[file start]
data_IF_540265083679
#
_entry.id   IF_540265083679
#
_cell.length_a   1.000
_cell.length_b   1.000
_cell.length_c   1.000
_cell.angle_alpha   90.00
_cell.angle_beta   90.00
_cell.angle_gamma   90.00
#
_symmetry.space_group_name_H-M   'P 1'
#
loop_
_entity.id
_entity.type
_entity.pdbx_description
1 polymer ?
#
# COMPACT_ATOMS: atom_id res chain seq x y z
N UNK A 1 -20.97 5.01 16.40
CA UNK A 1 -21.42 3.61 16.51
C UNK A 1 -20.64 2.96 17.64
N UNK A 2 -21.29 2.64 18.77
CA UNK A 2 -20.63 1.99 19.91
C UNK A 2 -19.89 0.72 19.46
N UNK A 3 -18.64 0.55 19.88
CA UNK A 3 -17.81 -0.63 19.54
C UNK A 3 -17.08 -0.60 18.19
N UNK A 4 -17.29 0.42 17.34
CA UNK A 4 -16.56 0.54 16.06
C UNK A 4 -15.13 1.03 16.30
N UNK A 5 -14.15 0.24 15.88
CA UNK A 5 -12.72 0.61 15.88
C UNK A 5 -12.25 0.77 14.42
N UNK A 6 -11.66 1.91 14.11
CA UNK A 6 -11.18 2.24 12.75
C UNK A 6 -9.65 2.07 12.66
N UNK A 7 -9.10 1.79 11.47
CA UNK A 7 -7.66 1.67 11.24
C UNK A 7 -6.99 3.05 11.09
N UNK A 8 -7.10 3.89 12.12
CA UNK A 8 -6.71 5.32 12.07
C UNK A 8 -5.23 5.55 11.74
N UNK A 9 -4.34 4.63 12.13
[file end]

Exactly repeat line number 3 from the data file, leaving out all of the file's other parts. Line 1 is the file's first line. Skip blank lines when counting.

_entry.id   IF_540265083679